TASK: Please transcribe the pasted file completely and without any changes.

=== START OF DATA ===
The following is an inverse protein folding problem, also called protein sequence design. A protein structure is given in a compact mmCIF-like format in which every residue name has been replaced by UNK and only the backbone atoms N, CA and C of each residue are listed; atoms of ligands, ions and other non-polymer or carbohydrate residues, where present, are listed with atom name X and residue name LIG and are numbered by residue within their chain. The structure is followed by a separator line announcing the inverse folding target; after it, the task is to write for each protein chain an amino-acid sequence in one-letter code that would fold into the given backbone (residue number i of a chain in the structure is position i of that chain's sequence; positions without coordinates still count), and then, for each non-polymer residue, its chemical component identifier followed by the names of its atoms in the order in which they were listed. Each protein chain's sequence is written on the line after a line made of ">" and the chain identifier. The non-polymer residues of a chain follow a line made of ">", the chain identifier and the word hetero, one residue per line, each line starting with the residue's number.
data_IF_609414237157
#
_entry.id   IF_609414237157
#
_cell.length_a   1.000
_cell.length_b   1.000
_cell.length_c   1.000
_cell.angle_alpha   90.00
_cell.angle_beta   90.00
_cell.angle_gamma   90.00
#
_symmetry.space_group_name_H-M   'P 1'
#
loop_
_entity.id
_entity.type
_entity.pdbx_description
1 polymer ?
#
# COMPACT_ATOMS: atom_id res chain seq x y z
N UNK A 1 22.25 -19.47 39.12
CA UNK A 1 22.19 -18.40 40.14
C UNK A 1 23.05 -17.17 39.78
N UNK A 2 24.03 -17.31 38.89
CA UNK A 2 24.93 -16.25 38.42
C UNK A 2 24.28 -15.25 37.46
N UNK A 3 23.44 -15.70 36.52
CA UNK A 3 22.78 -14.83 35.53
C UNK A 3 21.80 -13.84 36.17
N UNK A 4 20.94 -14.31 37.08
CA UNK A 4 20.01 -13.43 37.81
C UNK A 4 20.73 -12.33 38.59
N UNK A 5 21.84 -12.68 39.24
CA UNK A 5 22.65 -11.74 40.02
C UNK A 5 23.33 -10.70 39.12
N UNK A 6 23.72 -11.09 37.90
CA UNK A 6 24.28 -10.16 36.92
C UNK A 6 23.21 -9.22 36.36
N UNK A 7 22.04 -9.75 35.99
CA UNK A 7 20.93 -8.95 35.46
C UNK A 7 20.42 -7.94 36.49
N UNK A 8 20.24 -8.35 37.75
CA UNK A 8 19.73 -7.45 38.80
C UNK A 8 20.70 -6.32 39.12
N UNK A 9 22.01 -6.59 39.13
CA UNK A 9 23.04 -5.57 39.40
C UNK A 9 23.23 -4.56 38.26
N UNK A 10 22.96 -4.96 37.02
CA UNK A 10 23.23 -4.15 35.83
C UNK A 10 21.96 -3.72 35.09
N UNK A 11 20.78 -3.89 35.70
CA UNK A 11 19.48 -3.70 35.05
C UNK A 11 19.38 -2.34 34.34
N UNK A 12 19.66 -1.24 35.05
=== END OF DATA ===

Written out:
The following is an inverse protein folding problem, also called protein sequence design. A protein structure is given in a compact mmCIF-like format in which every residue name has been replaced by UNK and only the backbone atoms N, CA and C of each residue are listed; atoms of ligands, ions and other non-polymer or carbohydrate residues, where present, are listed with atom name X and residue name LIG and are numbered by residue within their chain. The structure is followed by a separator line announcing the inverse folding target; after it, the task is to write for each protein chain an amino-acid sequence in one-letter code that would fold into the given backbone (residue number i of a chain in the structure is position i of that chain's sequence; positions without coordinates still count), and then, for each non-polymer residue, its chemical component identifier followed by the names of its atoms in the order in which they were listed. Each protein chain's sequence is written on the line after a line made of ">" and the chain identifier. The non-polymer residues of a chain follow a line made of ">", the chain identifier and the word hetero, one residue per line, each line starting with the residue's number.
data_IF_609414237157
#
_entry.id   IF_609414237157
#
_cell.length_a   1.000
_cell.length_b   1.000
_cell.length_c   1.000
_cell.angle_alpha   90.00
_cell.angle_beta   90.00
_cell.angle_gamma   90.00
#
_symmetry.space_group_name_H-M   'P 1'
#
loop_
_entity.id
_entity.type
_entity.pdbx_description
1 polymer ?
#
# COMPACT_ATOMS: atom_id res chain seq x y z
N UNK A 1 22.25 -19.47 39.12
CA UNK A 1 22.19 -18.40 40.14
C UNK A 1 23.05 -17.17 39.78
N UNK A 2 24.03 -17.31 38.89
CA UNK A 2 24.93 -16.25 38.42
C UNK A 2 24.28 -15.25 37.46
N UNK A 3 23.44 -15.70 36.52
CA UNK A 3 22.78 -14.83 35.53
C UNK A 3 21.80 -13.84 36.17
N UNK A 4 20.94 -14.31 37.08
CA UNK A 4 20.01 -13.43 37.81
C UNK A 4 20.73 -12.33 38.59
N UNK A 5 21.84 -12.68 39.24
CA UNK A 5 22.65 -11.74 40.02
C UNK A 5 23.33 -10.70 39.12
N UNK A 6 23.72 -11.09 37.90
CA UNK A 6 24.28 -10.16 36.92
C UNK A 6 23.21 -9.22 36.36
N UNK A 7 22.04 -9.75 35.99
CA UNK A 7 20.93 -8.95 35.46
C UNK A 7 20.42 -7.94 36.49
N UNK A 8 20.24 -8.35 37.75
CA UNK A 8 19.73 -7.45 38.80
C UNK A 8 20.70 -6.32 39.12
N UNK A 9 22.01 -6.59 39.13
CA UNK A 9 23.04 -5.57 39.40
C UNK A 9 23.23 -4.56 38.26
N UNK A 10 22.96 -4.96 37.02
CA UNK A 10 23.23 -4.15 35.83
C UNK A 10 21.96 -3.72 35.09
N UNK A 11 20.78 -3.89 35.70
CA UNK A 11 19.48 -3.70 35.05
C UNK A 11 19.38 -2.34 34.34
N UNK A 12 19.66 -1.24 35.05